The most costly cyber security breaches result from third-party failures

Soma Tah
New Update

While more companies are investing in cyber security regardless of ROI (63% in 2017 compared to 56% in 2016), a new study from Kaspersky Lab and B2B International has found that the average cost of a cyber security incident is growing. The most costly cybersecurity breaches for businesses of all sizes result from the failures of third parties, reveals the report.


Globally, IT security has reached almost a quarter (23%) of IT budgets in large corporations. This pattern is consistent across businesses of all sizes, including very small businesses where resources are usually in short supply. However, while security appears to be receiving a larger proportion of the IT budget pie, the pie itself is getting smaller. For example, the average IT security budget for enterprises in absolute terms dropped from $25.5M last year to $13.7M in 2017.

This is a concern for businesses, especially given the fact that - unlike IT security budgets - security breaches aren’t getting cheaper to recover from. This year, SMBs paid an average of $87.8K per security incident (compared to $86.5k in 2016), while enterprises faced an even larger increase of $992K in 2017, compared to $861K in 2016.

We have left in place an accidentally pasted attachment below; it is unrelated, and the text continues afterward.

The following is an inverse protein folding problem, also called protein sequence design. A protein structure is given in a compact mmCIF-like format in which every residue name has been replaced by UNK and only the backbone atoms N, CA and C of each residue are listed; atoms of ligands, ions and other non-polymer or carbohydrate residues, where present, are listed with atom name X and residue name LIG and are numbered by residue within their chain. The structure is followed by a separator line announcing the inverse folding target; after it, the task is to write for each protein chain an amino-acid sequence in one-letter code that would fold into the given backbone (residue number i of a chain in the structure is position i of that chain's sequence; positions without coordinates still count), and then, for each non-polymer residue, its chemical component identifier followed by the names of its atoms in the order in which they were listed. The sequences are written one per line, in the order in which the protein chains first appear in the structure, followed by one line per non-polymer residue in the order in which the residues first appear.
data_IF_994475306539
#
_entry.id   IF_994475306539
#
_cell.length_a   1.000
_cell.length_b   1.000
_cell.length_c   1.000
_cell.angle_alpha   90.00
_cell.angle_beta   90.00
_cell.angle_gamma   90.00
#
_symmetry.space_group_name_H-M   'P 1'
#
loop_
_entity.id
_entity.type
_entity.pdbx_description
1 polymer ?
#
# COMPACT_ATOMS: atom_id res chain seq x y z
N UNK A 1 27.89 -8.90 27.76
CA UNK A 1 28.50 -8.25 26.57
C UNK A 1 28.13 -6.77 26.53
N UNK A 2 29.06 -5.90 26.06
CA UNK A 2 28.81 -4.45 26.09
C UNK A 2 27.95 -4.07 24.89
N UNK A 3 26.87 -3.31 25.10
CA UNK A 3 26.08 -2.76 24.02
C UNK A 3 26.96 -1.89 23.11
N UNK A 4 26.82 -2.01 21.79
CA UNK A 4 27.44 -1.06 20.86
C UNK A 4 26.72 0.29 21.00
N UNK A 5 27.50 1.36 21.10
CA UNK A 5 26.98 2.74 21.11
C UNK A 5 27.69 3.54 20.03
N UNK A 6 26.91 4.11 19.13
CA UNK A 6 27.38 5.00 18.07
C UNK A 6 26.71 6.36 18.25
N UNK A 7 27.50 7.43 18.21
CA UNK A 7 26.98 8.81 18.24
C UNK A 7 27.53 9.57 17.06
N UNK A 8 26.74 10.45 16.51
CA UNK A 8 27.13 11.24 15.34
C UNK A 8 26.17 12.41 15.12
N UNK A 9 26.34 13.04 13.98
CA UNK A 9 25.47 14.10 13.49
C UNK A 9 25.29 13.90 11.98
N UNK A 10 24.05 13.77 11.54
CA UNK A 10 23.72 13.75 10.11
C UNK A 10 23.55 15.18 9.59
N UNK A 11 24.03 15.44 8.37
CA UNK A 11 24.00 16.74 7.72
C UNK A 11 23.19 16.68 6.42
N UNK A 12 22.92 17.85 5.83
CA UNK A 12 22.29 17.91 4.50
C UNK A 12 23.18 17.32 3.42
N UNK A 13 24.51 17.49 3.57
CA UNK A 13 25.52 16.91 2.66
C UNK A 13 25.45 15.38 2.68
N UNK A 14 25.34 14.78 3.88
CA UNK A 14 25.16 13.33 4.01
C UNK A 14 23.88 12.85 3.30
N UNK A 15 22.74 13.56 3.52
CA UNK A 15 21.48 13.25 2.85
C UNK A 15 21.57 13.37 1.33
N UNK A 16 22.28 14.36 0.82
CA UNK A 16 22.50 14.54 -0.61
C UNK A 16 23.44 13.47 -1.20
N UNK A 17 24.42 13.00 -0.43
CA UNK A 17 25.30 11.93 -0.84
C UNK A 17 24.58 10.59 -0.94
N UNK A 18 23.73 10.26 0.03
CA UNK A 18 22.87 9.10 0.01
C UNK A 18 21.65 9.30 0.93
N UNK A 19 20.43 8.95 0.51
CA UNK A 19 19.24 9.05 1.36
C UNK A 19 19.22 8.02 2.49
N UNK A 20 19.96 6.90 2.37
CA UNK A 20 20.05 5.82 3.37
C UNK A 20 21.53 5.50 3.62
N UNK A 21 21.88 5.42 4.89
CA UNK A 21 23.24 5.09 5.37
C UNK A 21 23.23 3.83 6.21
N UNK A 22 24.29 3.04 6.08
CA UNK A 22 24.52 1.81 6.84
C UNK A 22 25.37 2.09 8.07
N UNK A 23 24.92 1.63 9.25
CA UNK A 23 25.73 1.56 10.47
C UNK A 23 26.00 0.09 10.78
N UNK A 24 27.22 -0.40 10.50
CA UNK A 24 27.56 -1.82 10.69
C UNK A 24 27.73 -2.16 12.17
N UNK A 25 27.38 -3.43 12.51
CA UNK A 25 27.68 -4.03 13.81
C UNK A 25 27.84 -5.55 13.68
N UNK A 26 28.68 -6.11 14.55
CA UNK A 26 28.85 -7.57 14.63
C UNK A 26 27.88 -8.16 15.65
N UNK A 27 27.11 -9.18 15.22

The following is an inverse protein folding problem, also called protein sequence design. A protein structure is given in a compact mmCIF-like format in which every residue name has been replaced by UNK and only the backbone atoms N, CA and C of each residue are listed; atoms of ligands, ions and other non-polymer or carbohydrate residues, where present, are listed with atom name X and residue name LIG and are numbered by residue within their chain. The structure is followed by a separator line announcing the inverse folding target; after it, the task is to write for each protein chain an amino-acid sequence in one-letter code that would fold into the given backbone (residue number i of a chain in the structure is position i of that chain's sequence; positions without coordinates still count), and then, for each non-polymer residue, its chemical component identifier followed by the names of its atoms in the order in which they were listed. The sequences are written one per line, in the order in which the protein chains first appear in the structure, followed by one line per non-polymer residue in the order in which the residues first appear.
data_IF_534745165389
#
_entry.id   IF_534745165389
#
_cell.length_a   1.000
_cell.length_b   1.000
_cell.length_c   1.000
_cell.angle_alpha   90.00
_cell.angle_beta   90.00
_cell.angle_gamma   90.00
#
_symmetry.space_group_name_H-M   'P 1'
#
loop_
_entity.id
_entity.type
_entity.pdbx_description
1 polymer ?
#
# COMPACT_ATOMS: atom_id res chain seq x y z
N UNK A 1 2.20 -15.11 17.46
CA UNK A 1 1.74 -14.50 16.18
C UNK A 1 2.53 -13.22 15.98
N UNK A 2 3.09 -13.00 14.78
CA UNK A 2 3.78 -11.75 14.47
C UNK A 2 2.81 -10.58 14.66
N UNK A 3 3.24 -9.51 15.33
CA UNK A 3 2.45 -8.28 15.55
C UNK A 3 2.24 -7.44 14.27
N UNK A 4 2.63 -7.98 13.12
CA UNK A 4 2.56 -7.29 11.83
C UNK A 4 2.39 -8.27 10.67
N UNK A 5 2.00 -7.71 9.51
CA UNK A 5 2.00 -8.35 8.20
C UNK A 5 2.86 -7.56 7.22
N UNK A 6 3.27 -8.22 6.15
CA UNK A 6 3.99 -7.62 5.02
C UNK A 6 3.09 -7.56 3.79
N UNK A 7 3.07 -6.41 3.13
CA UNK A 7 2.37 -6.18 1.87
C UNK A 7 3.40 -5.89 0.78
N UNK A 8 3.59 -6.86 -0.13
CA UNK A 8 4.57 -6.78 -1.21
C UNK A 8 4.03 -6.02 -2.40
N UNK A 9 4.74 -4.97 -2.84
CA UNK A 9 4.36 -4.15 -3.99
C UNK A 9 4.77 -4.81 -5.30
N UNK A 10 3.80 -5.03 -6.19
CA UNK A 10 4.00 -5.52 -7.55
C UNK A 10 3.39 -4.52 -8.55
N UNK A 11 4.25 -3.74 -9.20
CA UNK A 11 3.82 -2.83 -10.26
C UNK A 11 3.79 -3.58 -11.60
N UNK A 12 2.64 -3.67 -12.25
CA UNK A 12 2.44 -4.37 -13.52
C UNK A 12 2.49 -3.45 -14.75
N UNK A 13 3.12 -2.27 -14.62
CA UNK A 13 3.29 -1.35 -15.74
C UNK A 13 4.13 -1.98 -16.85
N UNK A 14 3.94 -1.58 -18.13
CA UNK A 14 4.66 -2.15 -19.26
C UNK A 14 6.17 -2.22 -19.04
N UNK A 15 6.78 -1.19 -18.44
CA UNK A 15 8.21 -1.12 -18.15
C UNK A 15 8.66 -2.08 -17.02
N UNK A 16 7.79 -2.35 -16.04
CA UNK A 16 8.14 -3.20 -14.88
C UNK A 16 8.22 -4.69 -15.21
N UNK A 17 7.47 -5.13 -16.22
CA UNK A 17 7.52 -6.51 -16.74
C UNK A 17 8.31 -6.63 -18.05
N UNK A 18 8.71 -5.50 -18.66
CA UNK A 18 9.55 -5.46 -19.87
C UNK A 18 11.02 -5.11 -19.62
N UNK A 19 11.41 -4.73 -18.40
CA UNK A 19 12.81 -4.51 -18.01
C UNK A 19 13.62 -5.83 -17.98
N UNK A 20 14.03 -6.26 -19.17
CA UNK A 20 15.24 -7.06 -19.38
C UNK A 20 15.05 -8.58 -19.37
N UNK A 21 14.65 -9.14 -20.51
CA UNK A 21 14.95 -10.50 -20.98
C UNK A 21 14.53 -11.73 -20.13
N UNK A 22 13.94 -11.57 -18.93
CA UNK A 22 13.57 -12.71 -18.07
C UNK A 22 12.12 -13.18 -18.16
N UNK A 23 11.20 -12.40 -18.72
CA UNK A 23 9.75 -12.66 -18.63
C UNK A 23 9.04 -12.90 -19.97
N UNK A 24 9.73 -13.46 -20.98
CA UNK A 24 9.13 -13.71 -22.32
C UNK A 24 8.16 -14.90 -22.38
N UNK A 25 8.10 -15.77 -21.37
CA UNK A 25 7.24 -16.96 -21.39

Kaspersky Lab has introduced the IT Security Calculator- a tool that acts as a guide to the cost of IT security based on the average budgets being spent (by region, industry and company size), security measures, the major threat vectors, money losses and tips on how to avoid a compromise.

Nonetheless, raising IT security budgets is only part of the solution, as the most staggering losses stem from the incidents involving third parties and their cyber-failures. SMBs had to pay up to $140K for incidents affecting infrastructure hosted by a third party, while enterprises lost nearly two million dollars ($1.8M) as a result of breaches affecting suppliers that they share data with, and $1.6M because of IaaS-providers’ insufficient levels of protection.

As soon as a business gives another organization access to its data or infrastructure, weaknesses in one may affect them both. This issue is becoming increasingly important as governments worldwide rush to introduce new legislations, requiring organizations to provide information about how they share and protect personal data.

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